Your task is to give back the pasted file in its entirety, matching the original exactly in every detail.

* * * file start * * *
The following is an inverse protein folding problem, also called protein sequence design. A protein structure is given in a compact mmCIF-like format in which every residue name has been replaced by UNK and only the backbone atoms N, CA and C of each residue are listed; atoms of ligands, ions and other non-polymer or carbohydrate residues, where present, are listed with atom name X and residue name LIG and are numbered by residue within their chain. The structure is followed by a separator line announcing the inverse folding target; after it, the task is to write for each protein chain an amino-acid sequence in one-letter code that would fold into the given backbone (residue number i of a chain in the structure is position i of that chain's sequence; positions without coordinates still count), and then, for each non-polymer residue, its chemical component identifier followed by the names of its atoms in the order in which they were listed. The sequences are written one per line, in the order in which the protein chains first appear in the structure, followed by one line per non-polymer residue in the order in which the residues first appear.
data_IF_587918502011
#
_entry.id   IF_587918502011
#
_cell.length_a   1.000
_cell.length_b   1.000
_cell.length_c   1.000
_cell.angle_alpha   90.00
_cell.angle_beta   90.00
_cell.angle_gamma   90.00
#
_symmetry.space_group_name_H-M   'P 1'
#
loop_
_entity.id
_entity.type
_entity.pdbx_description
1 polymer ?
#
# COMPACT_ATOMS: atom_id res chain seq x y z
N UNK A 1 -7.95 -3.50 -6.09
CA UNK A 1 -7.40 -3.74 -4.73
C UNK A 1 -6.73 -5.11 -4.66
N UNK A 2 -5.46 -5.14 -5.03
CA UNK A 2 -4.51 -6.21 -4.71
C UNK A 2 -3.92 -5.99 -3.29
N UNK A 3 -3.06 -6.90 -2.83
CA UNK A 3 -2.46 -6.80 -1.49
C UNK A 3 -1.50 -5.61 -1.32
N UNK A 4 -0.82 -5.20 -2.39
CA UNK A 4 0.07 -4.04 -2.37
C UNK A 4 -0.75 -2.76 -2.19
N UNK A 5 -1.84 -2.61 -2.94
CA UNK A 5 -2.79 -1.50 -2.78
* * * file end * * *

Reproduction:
The following is an inverse protein folding problem, also called protein sequence design. A protein structure is given in a compact mmCIF-like format in which every residue name has been replaced by UNK and only the backbone atoms N, CA and C of each residue are listed; atoms of ligands, ions and other non-polymer or carbohydrate residues, where present, are listed with atom name X and residue name LIG and are numbered by residue within their chain. The structure is followed by a separator line announcing the inverse folding target; after it, the task is to write for each protein chain an amino-acid sequence in one-letter code that would fold into the given backbone (residue number i of a chain in the structure is position i of that chain's sequence; positions without coordinates still count), and then, for each non-polymer residue, its chemical component identifier followed by the names of its atoms in the order in which they were listed. The sequences are written one per line, in the order in which the protein chains first appear in the structure, followed by one line per non-polymer residue in the order in which the residues first appear.
data_IF_587918502011
#
_entry.id   IF_587918502011
#
_cell.length_a   1.000
_cell.length_b   1.000
_cell.length_c   1.000
_cell.angle_alpha   90.00
_cell.angle_beta   90.00
_cell.angle_gamma   90.00
#
_symmetry.space_group_name_H-M   'P 1'
#
loop_
_entity.id
_entity.type
_entity.pdbx_description
1 polymer ?
#
# COMPACT_ATOMS: atom_id res chain seq x y z
N UNK A 1 -7.95 -3.50 -6.09
CA UNK A 1 -7.40 -3.74 -4.73
C UNK A 1 -6.73 -5.11 -4.66
N UNK A 2 -5.46 -5.14 -5.03
CA UNK A 2 -4.51 -6.21 -4.71
C UNK A 2 -3.92 -5.99 -3.29
N UNK A 3 -3.06 -6.90 -2.83
CA UNK A 3 -2.46 -6.80 -1.49
C UNK A 3 -1.50 -5.61 -1.32
N UNK A 4 -0.82 -5.20 -2.39
CA UNK A 4 0.07 -4.04 -2.37
C UNK A 4 -0.75 -2.76 -2.19
N UNK A 5 -1.84 -2.61 -2.94
CA UNK A 5 -2.79 -1.50 -2.78